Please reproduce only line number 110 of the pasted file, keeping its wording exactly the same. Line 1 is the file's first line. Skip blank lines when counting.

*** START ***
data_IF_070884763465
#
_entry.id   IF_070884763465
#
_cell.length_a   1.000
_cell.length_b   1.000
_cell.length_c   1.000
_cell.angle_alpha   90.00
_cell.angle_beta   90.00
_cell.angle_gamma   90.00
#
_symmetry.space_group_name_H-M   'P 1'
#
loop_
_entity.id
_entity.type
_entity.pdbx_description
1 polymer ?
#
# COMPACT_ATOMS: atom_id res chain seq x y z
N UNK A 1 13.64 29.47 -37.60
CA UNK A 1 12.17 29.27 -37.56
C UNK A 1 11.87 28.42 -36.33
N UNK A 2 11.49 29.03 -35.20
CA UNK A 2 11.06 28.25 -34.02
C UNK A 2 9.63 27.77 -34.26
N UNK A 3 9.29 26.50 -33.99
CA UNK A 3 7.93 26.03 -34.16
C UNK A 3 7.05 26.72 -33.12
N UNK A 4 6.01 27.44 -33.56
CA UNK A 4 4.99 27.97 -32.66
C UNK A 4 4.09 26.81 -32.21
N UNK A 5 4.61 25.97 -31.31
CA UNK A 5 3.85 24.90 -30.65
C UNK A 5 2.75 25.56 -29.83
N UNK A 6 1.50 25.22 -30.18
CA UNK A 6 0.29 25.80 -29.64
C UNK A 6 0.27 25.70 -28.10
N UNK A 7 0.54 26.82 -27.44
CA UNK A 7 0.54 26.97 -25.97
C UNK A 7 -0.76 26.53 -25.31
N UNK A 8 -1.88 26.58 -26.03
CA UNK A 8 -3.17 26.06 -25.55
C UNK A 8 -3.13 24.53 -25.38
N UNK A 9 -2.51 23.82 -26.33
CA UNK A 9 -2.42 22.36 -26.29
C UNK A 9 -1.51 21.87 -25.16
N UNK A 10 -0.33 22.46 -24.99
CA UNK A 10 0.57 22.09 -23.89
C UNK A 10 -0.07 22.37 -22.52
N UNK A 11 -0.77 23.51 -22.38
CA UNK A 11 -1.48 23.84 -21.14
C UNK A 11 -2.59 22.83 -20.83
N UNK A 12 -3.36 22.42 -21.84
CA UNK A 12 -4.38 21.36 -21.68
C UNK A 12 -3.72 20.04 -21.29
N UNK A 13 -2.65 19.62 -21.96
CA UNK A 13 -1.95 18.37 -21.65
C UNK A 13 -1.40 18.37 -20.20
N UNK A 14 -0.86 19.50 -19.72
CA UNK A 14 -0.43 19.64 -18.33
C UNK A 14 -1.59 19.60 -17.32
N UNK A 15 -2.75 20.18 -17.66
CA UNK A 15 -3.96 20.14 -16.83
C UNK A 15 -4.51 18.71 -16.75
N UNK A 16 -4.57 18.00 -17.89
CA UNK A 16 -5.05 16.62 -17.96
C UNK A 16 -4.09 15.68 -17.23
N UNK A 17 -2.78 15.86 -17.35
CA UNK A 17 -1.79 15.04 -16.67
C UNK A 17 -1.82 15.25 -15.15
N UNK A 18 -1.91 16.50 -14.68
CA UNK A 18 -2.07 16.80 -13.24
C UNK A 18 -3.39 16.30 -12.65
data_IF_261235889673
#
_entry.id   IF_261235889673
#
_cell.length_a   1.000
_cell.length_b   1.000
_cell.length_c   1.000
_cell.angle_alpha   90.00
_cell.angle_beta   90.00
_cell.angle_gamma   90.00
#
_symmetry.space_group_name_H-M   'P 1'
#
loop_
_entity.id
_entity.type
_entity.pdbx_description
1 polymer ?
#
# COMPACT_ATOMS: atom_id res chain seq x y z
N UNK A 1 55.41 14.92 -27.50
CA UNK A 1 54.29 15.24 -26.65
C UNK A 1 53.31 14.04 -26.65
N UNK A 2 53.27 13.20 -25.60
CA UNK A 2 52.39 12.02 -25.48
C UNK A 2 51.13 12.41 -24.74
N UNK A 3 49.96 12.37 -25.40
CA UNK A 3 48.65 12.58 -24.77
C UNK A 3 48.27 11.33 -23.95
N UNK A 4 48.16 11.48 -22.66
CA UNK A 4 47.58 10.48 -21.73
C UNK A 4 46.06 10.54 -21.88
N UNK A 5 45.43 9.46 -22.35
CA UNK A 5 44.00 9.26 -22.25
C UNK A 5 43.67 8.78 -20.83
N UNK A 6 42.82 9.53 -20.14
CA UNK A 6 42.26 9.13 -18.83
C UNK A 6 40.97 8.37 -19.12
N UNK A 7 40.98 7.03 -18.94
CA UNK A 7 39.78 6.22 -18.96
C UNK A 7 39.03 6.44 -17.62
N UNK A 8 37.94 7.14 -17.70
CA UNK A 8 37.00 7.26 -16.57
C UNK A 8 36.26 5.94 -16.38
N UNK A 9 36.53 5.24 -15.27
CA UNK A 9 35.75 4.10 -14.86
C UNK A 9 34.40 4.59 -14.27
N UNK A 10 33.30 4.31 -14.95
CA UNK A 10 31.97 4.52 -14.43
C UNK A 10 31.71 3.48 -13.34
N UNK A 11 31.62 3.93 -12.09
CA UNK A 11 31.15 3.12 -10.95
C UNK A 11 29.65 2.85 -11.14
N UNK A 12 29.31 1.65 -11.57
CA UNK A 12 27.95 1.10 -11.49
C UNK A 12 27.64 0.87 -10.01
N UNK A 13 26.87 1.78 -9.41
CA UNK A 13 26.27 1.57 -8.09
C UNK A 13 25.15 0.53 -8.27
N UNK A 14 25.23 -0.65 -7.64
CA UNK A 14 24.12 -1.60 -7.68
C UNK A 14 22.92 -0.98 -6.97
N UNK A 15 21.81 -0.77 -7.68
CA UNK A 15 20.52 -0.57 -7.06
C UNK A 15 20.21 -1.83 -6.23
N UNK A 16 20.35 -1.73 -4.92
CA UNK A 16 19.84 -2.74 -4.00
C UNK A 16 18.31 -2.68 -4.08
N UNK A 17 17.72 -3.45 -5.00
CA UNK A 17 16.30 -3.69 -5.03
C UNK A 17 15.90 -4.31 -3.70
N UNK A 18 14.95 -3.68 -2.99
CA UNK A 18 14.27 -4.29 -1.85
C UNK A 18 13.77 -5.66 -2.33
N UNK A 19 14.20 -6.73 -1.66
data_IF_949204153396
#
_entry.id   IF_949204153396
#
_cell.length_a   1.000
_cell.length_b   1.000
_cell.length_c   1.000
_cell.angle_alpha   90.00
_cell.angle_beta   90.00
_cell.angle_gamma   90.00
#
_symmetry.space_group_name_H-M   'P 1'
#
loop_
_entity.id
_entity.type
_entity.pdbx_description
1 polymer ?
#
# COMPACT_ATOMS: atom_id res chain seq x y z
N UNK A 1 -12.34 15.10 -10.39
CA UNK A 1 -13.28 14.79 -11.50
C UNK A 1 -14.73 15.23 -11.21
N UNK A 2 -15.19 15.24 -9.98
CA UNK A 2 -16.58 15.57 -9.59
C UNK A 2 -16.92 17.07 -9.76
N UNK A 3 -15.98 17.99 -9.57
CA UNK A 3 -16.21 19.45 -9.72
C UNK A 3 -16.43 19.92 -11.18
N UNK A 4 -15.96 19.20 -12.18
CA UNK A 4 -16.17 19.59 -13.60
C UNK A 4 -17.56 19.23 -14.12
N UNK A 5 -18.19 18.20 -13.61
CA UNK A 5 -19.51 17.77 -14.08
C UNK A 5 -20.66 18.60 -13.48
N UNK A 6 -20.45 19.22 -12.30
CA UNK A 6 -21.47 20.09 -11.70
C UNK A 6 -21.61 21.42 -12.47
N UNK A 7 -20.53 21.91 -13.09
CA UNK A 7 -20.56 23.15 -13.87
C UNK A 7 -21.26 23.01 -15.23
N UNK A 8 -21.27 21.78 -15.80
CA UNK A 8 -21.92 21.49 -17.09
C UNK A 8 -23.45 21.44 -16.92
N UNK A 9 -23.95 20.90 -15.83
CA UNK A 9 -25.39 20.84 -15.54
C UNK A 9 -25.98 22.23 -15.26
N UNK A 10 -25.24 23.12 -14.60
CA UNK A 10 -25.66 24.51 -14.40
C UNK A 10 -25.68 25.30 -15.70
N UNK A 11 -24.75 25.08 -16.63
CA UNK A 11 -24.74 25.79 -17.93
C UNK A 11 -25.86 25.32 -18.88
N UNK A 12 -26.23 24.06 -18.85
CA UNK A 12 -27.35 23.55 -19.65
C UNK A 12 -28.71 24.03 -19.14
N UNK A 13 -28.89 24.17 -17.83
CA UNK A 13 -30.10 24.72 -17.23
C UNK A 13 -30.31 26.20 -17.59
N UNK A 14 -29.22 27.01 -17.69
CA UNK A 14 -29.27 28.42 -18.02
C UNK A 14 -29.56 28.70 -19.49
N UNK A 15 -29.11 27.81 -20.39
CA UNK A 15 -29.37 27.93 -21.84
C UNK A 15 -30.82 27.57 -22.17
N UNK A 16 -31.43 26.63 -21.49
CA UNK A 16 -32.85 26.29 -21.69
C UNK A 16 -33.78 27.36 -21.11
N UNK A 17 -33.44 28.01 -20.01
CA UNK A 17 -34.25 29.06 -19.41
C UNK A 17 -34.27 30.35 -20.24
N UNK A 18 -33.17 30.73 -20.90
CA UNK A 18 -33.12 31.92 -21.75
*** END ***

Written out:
N UNK A 6 42.82 9.53 -20.14